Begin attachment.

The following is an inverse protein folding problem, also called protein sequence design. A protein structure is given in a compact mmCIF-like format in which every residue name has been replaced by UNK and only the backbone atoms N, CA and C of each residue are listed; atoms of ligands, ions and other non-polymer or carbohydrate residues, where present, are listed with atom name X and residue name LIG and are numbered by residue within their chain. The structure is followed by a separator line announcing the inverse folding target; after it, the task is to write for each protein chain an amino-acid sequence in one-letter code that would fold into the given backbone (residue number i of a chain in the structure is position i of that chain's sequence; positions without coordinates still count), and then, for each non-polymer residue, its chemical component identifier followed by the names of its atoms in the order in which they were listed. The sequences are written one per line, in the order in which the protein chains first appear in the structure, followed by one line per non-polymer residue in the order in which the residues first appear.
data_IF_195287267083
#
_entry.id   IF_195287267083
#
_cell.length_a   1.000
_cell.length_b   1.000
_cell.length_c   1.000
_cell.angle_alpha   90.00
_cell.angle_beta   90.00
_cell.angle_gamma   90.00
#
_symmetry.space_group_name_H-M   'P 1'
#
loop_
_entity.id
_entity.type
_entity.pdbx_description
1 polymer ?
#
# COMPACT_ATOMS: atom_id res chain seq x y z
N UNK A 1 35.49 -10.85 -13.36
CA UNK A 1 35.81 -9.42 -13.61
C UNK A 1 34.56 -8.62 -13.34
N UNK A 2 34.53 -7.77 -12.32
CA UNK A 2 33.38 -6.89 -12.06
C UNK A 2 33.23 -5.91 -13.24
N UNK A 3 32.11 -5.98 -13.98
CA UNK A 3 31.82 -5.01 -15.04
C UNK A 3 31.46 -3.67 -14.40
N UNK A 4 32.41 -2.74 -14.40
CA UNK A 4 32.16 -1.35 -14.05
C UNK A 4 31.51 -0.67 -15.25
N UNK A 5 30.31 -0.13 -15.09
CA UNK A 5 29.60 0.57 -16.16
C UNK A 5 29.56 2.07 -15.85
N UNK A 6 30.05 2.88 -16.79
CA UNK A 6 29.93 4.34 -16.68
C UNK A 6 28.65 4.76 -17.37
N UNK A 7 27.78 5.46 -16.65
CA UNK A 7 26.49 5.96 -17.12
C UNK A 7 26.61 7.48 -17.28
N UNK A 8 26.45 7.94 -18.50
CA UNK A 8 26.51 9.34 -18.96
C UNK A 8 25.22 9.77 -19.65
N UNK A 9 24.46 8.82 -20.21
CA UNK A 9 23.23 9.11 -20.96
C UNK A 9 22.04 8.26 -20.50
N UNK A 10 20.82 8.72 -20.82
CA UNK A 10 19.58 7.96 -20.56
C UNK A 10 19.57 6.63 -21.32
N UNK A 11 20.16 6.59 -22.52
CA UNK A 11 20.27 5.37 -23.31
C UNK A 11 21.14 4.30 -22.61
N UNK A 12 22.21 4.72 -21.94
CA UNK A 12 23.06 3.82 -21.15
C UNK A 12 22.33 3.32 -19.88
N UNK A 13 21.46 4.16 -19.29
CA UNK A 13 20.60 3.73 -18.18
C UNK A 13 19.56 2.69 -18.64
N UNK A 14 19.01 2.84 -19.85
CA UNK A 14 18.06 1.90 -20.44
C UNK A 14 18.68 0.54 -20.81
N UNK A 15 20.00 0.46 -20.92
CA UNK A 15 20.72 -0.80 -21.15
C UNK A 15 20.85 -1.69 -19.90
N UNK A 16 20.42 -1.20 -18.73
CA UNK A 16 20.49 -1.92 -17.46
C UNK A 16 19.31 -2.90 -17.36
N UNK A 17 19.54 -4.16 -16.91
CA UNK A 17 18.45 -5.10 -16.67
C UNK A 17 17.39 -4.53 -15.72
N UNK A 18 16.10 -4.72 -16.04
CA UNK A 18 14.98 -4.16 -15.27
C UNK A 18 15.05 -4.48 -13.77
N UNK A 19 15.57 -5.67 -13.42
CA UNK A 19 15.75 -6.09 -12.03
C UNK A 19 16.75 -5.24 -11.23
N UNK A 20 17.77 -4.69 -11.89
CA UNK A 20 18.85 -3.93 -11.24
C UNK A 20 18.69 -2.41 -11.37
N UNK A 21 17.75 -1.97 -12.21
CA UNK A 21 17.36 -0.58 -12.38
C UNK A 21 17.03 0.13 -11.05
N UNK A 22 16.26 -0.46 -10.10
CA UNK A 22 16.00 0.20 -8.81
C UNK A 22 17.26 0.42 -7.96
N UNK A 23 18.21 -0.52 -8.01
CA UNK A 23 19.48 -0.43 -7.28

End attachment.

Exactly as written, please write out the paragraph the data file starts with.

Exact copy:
The following is an inverse protein folding problem, also called protein sequence design. A protein structure is given in a compact mmCIF-like format in which every residue name has been replaced by UNK and only the backbone atoms N, CA and C of each residue are listed; atoms of ligands, ions and other non-polymer or carbohydrate residues, where present, are listed with atom name X and residue name LIG and are numbered by residue within their chain. The structure is followed by a separator line announcing the inverse folding target; after it, the task is to write for each protein chain an amino-acid sequence in one-letter code that would fold into the given backbone (residue number i of a chain in the structure is position i of that chain's sequence; positions without coordinates still count), and then, for each non-polymer residue, its chemical component identifier followed by the names of its atoms in the order in which they were listed. The sequences are written one per line, in the order in which the protein chains first appear in the structure, followed by one line per non-polymer residue in the order in which the residues first appear.